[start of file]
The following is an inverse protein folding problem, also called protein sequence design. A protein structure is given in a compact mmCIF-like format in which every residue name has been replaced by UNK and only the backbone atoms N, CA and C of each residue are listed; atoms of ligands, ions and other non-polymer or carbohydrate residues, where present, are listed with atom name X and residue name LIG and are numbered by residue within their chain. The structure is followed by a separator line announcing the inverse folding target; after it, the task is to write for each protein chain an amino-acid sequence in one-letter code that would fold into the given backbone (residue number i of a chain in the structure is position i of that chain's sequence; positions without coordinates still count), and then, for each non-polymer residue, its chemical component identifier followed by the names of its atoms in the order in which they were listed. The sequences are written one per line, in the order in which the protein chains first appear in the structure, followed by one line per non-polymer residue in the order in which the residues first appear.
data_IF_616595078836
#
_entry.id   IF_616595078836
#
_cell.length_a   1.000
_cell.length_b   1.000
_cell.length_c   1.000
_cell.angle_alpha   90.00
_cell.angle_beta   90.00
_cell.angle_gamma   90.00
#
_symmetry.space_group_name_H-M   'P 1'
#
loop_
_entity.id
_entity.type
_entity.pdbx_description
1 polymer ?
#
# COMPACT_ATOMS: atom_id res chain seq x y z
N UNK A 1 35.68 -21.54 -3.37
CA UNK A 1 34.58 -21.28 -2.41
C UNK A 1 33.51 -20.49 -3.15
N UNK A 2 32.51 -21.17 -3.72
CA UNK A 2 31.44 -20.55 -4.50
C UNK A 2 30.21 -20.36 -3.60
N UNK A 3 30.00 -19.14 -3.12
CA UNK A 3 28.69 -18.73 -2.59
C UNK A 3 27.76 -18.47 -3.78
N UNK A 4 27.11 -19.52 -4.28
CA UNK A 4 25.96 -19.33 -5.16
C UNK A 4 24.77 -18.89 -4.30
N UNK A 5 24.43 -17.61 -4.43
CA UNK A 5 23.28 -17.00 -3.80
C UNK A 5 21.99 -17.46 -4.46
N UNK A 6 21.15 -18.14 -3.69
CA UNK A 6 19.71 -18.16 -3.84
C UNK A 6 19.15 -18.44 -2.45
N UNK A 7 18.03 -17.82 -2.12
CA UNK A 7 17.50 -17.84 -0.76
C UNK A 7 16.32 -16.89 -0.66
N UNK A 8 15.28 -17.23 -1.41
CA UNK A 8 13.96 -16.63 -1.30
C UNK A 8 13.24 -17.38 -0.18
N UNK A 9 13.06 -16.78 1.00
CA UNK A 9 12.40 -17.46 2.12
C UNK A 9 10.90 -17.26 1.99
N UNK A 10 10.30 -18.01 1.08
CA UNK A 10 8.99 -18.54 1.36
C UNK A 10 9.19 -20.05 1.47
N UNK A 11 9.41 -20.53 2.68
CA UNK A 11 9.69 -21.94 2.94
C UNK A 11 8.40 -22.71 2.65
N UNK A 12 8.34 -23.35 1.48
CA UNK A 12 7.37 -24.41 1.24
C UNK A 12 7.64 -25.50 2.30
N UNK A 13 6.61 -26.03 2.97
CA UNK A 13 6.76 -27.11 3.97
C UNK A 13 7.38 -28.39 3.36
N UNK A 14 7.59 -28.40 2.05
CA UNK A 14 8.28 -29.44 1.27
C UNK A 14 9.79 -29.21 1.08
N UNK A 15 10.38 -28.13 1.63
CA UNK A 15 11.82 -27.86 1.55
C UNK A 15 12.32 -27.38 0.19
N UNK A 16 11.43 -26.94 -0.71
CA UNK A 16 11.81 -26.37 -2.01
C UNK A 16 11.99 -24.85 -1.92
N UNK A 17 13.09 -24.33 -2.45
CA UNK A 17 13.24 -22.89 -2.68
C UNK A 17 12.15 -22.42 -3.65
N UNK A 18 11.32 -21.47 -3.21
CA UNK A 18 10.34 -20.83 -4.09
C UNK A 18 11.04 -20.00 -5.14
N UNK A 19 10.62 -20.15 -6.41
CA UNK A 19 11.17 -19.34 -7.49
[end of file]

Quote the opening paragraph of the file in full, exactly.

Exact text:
The following is an inverse protein folding problem, also called protein sequence design. A protein structure is given in a compact mmCIF-like format in which every residue name has been replaced by UNK and only the backbone atoms N, CA and C of each residue are listed; atoms of ligands, ions and other non-polymer or carbohydrate residues, where present, are listed with atom name X and residue name LIG and are numbered by residue within their chain. The structure is followed by a separator line announcing the inverse folding target; after it, the task is to write for each protein chain an amino-acid sequence in one-letter code that would fold into the given backbone (residue number i of a chain in the structure is position i of that chain's sequence; positions without coordinates still count), and then, for each non-polymer residue, its chemical component identifier followed by the names of its atoms in the order in which they were listed. The sequences are written one per line, in the order in which the protein chains first appear in the structure, followed by one line per non-polymer residue in the order in which the residues first appear.